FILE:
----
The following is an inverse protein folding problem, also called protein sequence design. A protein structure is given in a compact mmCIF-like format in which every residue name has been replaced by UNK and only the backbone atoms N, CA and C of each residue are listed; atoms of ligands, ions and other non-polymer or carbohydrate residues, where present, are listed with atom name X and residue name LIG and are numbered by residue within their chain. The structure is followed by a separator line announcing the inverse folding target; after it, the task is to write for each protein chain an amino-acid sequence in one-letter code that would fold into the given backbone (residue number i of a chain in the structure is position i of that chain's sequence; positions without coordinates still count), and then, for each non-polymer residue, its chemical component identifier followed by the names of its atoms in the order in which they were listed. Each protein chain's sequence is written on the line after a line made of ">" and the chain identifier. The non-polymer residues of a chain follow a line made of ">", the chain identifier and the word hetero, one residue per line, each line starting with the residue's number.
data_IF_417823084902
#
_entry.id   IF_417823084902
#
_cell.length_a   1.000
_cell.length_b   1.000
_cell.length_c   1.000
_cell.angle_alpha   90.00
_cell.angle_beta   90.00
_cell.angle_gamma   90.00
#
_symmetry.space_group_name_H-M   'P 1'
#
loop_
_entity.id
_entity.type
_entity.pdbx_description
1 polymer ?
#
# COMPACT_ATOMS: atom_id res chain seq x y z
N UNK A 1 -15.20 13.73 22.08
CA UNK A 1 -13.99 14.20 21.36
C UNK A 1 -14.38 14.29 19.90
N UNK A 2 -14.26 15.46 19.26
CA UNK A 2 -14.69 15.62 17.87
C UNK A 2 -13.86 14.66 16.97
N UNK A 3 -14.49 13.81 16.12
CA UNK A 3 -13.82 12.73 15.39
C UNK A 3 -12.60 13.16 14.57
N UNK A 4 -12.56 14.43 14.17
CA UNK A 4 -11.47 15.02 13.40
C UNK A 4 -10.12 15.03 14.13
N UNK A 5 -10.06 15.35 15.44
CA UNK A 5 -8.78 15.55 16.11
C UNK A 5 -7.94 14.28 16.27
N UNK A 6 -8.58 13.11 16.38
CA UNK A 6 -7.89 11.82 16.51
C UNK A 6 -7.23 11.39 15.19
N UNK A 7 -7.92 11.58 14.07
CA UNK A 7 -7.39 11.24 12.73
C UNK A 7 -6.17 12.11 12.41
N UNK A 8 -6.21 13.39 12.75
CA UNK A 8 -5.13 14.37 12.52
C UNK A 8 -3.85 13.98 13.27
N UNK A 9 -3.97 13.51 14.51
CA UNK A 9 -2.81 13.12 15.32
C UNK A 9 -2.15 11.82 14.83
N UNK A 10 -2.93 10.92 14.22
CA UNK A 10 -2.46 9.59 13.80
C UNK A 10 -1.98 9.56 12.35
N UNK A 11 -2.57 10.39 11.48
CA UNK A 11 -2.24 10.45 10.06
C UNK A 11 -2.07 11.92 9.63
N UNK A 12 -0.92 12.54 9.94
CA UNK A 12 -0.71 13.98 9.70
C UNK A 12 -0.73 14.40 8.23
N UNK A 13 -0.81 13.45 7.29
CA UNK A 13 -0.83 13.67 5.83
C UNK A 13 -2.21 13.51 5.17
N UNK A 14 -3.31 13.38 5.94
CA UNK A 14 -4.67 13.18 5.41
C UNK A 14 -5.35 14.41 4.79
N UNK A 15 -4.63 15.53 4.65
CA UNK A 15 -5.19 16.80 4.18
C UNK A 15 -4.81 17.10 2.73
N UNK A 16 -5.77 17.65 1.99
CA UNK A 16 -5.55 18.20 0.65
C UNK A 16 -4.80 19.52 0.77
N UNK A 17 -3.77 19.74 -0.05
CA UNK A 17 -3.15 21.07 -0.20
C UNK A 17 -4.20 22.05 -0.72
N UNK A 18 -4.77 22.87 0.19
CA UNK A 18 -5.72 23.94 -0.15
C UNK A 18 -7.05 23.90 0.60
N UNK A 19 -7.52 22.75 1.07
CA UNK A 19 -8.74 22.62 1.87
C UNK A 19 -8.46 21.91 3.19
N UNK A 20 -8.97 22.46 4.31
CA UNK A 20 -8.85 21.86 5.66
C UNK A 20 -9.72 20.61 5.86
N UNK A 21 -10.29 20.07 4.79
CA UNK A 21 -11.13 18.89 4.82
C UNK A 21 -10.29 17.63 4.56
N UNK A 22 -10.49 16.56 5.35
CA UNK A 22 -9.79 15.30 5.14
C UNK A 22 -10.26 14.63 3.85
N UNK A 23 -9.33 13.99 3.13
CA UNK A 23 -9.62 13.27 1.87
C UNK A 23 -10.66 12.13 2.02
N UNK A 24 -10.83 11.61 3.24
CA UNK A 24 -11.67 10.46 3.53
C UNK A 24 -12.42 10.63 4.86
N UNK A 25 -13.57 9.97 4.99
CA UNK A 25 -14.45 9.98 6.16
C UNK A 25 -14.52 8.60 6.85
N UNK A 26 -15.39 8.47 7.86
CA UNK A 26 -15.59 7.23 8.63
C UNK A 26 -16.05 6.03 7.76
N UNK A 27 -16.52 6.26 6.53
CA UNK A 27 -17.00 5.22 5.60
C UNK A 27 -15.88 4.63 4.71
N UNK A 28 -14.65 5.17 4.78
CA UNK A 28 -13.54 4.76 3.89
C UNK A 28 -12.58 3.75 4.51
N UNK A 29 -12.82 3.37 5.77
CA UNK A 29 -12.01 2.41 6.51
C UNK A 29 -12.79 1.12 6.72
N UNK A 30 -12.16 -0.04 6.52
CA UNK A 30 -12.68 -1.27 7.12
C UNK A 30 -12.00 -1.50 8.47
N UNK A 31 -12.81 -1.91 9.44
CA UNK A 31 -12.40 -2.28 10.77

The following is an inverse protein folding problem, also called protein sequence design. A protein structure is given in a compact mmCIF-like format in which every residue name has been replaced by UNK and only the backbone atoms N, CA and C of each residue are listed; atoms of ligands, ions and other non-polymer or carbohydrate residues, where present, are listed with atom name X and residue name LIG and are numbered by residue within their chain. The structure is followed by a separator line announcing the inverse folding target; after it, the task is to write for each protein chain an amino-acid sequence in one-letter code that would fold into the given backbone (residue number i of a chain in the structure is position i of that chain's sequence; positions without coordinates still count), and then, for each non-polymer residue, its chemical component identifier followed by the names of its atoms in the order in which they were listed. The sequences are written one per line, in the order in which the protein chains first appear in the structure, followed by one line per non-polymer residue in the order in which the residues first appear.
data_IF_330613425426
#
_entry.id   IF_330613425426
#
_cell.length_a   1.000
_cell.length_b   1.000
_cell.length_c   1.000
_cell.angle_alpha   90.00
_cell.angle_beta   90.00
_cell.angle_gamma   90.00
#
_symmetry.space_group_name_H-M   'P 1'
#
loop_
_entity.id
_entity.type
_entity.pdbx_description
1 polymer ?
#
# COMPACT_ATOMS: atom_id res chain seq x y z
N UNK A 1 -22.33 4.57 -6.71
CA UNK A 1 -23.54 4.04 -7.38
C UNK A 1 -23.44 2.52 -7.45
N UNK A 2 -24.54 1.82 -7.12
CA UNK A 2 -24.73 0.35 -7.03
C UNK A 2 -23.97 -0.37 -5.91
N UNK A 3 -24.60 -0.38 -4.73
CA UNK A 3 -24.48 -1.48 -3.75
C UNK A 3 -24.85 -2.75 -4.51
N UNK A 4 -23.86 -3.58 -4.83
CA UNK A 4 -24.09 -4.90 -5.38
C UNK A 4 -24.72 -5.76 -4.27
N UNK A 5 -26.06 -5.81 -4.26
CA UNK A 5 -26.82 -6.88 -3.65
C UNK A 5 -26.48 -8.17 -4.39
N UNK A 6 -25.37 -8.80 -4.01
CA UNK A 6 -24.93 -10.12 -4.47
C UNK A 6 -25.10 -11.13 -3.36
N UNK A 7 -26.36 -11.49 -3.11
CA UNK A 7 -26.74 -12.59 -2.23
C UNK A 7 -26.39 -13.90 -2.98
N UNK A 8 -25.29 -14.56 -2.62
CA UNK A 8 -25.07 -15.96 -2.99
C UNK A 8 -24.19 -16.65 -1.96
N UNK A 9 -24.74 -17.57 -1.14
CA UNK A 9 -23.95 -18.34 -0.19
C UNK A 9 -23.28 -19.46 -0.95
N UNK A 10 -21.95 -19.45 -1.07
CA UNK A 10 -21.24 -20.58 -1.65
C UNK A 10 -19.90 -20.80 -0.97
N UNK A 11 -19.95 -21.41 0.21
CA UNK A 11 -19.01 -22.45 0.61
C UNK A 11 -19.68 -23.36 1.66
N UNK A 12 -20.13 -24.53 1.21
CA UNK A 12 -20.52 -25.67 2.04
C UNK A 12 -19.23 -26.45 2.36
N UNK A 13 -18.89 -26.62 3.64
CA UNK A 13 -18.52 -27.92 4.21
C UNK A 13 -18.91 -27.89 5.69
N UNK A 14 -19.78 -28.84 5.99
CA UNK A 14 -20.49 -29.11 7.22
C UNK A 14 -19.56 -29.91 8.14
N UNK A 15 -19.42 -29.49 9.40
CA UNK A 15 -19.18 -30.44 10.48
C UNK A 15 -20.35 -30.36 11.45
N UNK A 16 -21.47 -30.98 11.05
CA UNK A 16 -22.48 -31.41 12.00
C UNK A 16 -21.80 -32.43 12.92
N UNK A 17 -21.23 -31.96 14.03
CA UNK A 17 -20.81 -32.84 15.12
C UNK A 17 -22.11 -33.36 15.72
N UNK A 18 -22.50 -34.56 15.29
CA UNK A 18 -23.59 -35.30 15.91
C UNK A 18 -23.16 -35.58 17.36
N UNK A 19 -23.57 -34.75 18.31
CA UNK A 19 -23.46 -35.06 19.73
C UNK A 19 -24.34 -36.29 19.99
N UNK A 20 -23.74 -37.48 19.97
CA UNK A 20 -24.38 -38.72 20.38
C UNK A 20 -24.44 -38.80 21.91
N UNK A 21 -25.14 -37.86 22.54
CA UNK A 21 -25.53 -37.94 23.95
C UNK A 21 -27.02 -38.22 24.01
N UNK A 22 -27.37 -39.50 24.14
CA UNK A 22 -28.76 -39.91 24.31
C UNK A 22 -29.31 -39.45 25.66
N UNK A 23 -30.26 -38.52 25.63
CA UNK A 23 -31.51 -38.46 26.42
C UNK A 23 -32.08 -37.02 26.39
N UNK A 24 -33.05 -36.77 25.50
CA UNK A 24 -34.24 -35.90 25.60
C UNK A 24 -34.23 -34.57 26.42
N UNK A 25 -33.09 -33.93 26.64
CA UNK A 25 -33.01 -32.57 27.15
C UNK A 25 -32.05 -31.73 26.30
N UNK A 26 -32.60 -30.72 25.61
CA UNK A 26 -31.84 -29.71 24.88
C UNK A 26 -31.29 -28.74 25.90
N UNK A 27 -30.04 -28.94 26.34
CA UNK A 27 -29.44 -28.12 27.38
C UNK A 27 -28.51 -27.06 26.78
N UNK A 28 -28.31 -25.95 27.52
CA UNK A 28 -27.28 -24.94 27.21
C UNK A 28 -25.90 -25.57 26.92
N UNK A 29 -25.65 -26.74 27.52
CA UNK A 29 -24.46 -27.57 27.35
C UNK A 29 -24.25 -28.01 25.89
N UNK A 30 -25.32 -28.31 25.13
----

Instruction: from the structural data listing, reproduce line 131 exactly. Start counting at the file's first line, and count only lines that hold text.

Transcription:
_entity.pdbx_description